The servers — the backbone of a data center — have to sit somewhere. Their housing units are called racks. These racks take up most of the space in the data center and can store hundreds of servers depending on their size.
Cables and Internet
Lastly, data centers need the internet in order to connect to other remote locations. To do this, they depend on cables for connectivity.
Data centers use cables of different sizes to connect the servers internally and to external networks. The types of cables a center uses depend on how fast and how far the data is required to travel.
Build better by considering infrastructure first
To house these components, companies need a large-scale building or compound to keep the data safe. When constructing data centers, construction companies often face challenges due to the complex nature of these projects.
That’s why XYZ Reality is helping companies make their complex builds simpler and easier to manage. XYZ’s tools enable construction teams to track progress in real-time and eliminate rework from the design phase, reducing timelines and budget overruns.
Technology is here to stay. As it stands today, much of our world is fueled by technology, and judging by trends, this will only increase. With that in mind, it makes sense to transform infrastructure in data centers, too.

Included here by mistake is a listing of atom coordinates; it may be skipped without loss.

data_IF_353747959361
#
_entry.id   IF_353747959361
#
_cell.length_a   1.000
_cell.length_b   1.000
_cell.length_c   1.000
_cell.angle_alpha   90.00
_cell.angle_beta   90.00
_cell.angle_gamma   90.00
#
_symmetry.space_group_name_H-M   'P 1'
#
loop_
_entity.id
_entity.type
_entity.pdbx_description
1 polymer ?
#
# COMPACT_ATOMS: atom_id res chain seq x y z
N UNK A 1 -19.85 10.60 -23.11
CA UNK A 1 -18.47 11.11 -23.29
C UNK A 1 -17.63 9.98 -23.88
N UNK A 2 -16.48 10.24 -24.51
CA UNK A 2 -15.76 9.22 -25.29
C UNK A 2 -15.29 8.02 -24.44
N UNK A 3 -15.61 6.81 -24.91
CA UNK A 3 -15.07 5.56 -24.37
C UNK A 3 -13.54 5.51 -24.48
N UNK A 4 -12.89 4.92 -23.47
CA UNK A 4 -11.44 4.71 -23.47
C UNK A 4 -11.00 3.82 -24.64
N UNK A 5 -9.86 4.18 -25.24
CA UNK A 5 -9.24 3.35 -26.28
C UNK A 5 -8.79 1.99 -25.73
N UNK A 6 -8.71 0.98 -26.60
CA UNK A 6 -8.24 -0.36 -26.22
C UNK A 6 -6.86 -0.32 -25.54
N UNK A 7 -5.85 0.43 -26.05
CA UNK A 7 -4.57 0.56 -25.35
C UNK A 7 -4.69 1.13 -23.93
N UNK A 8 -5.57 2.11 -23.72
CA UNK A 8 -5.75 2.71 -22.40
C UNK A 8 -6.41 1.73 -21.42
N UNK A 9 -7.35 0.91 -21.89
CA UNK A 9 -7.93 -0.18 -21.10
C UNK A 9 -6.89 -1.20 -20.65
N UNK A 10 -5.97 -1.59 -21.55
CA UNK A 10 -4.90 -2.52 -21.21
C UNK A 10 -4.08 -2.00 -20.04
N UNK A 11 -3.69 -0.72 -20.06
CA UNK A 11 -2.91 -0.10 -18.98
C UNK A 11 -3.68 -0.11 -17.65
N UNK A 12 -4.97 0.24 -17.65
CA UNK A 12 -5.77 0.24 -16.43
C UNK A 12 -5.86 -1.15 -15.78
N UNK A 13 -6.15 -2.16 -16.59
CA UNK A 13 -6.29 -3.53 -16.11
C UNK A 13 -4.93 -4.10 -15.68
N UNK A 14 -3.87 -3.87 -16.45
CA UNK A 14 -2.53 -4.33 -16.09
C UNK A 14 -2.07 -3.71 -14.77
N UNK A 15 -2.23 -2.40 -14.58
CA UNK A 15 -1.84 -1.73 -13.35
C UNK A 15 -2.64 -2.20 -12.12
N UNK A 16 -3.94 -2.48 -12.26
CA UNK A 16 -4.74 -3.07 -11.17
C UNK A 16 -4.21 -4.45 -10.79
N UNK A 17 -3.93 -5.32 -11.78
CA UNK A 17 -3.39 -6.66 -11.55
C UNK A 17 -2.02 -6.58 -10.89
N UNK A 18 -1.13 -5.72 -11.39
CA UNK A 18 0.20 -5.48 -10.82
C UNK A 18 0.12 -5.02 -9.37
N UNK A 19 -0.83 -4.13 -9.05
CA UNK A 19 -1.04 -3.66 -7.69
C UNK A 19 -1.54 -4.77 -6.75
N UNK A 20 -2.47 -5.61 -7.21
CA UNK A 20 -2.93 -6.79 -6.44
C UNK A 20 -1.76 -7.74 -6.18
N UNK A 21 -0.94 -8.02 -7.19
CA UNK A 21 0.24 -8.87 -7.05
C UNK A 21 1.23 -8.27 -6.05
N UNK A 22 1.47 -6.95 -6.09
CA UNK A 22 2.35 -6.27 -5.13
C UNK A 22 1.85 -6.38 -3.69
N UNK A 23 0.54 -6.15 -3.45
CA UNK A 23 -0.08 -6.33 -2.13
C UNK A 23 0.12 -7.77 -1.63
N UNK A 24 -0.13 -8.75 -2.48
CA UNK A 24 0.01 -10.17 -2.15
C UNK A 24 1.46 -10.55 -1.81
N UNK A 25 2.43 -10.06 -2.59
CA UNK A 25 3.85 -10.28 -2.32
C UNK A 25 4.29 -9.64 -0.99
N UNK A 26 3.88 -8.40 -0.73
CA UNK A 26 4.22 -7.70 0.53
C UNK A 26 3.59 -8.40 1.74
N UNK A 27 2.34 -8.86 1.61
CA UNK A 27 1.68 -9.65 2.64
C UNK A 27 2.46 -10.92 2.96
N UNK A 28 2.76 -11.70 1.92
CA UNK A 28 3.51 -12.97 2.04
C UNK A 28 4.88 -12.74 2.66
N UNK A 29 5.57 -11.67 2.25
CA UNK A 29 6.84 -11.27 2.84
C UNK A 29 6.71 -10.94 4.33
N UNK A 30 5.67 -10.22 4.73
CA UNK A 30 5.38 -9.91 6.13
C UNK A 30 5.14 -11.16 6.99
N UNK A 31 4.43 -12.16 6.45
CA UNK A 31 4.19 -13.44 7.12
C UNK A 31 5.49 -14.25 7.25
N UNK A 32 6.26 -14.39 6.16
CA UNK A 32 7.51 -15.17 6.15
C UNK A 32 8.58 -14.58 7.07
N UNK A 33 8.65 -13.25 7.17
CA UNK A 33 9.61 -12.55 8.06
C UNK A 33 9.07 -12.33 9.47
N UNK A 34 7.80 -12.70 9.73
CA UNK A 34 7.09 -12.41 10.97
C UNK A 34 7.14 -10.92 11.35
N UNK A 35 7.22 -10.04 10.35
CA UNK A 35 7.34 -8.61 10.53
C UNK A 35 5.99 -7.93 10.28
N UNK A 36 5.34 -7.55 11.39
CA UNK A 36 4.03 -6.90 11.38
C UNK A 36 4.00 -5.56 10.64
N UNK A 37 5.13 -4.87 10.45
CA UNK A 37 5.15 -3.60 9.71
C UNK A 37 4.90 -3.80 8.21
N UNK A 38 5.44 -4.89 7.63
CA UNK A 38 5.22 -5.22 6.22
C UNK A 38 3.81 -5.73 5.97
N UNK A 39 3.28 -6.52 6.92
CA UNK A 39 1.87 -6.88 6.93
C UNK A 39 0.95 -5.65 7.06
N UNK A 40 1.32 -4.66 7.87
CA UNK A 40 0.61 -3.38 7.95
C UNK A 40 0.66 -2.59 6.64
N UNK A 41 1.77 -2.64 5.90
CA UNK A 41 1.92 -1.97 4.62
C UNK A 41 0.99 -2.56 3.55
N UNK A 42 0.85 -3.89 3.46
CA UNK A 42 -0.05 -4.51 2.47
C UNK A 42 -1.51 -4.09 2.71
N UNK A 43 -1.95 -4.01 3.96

One way to do this is by using augmented reality (AR) and a cutting-edge project controls solution in the construction process. At XYZ Reality, we have tools that help data centers get built faster and more accurately.
The Engineering Grade Atom™ headset offers the optics, power, and processing prowess to create an interactive 3D model of projects, boasting a model positioning of 3 to 5-millimeter accuracy.
On-site workers can use these hyperscale 3D models to perfect the location and install data center components, such as servers, power supply, and ventilation systems. The AR-based visual guidance lowers the risk of rework, which is the root cause of budget overruns.
XYZ’s advanced project controls solution also enables teams to track build progress linked to the schedule, right down to the smallest details. All data syncs instantly, providing an accurate real-time view of the health of all your projects, from a single project controls platform, accessible anywhere.
Request a demo to see the potential of AR in data centers and the benefits of using it for infrastructure optimization.